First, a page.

– Cort Ammon
    Jul 15, 2019 at 20:22
  • $\begingroup$ @CortAmmon You're talking about aircraft, aircraft have to be aerodynamically efficient round is good for that, and for fuselage strength:weight ratio when the hull material thickness is measured in millimeters. Spacecraft don't have to be aerodynamic and warships won't have thin hulls so I don't believe that thinking tracks across. $\endgroup$
    – Ash
    Jul 16, 2019 at 10:25
  • $\begingroup$ The vertices in most actual honeycomb that I've seen are chunky enough to call the hexagonal pattern an optical illusion. It's just stacked circles. $\endgroup$
    – Separatrix
    Jul 16, 2019 at 13:31

2 Answers 2

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Sextually Dimorphic Spiders

This will cause some additional oddities in your ship design that you may or may not want, but I think it talks more to the biological element of the question you are asking.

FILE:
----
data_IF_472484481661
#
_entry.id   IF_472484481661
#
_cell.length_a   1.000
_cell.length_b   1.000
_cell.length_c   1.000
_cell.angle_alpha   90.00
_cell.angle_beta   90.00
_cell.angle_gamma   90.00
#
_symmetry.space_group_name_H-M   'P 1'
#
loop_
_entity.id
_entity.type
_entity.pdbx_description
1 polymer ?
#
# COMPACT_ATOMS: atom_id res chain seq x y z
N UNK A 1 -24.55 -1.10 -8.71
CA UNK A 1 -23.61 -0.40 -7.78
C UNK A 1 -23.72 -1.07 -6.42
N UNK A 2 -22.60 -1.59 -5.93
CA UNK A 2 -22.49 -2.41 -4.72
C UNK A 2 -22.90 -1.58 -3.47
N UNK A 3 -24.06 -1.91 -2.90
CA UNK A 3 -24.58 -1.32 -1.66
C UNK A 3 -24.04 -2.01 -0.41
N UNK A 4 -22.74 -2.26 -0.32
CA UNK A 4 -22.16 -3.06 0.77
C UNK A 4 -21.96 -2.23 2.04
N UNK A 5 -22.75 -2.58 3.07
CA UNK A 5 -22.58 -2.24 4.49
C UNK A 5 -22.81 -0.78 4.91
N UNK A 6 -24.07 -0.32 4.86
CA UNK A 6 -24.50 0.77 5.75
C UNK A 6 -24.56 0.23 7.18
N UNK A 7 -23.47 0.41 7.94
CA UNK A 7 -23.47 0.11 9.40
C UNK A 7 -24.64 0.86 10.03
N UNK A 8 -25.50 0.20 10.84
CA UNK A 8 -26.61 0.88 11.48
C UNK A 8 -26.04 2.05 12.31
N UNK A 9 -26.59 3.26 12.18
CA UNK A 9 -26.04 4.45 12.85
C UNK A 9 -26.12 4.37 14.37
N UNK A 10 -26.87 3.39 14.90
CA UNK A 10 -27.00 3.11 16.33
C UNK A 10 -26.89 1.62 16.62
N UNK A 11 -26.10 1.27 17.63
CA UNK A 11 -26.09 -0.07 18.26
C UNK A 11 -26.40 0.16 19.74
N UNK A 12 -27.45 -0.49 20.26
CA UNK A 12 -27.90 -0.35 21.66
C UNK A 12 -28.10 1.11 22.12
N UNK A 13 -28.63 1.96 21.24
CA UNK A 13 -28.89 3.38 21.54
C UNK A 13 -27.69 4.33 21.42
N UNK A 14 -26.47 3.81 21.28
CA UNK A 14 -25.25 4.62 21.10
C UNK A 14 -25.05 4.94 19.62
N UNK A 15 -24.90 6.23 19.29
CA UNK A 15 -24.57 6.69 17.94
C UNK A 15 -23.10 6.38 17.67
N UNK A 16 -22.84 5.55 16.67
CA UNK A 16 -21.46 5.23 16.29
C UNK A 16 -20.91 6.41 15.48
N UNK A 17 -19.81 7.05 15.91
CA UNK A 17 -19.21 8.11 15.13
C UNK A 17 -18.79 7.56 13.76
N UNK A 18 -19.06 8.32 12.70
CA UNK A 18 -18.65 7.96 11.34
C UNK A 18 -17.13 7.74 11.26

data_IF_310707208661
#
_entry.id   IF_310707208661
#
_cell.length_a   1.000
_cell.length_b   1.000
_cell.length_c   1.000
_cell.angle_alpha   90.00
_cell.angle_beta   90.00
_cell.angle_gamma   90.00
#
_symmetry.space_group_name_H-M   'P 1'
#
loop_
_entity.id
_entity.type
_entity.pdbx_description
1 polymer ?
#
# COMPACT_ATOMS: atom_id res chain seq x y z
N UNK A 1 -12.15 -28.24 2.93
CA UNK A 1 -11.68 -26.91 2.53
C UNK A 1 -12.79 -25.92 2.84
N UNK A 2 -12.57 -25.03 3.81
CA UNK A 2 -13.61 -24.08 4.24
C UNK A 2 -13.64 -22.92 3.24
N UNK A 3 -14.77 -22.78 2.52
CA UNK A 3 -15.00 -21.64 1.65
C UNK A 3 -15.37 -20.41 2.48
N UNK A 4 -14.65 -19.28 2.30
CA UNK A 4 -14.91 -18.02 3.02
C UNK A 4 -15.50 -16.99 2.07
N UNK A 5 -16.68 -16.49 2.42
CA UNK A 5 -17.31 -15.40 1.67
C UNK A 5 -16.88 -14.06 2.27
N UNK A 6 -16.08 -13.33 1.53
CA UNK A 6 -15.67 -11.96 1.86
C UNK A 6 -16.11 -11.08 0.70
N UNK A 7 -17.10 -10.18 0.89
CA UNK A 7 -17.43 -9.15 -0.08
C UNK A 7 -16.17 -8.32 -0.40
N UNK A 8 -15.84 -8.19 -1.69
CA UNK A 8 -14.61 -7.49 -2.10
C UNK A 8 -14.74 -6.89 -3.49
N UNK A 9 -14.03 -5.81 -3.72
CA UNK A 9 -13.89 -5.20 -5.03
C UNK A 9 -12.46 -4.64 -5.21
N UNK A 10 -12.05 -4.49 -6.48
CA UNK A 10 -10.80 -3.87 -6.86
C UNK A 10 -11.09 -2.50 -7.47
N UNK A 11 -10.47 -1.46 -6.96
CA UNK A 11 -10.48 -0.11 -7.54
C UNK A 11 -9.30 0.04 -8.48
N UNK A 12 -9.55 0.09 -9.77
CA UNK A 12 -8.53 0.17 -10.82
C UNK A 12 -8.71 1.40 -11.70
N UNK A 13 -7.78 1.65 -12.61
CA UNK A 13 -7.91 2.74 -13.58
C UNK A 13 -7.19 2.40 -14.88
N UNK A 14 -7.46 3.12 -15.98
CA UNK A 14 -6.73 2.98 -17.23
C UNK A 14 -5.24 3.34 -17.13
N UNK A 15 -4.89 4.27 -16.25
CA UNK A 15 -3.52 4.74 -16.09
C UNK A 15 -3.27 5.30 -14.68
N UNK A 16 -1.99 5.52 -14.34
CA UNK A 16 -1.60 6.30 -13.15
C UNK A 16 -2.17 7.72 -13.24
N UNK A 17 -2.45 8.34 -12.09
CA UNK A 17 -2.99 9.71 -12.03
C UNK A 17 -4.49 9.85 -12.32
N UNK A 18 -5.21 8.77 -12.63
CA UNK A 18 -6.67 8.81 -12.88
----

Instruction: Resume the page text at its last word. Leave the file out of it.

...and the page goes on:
Female spiders are often much larger than male spiders. This means for a gender equal society of sextually dimorphic spiders to work together, the ship will need to be made to accommodate both genders, but the spaces they use will need to be at two different scales. Since spider legs have a wide profile, the males could travel safely in the narrow lower part of the tunnel to avoid being stepped on while the females walk along the walls. Small rooms will branch off at floor level, and bigger rooms will be higher up.

Technically, it still makes more sense to just make two separate tunnels, but there may be cultural factors here as well. These mixed gender tunnels may be perceived as an expression of gender inclusion that has resulted from generations of equal rights movements and failed separate but equal initiatives.

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  • $\begingroup$ I was afraid someone would bring up spiders because I hate spiders, but this is a good answer in terms of physical form. $\endgroup$
    – Ash
    Jul 16, 2019 at 15:38
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    $\begingroup$ you could make them crab people... $\endgroup$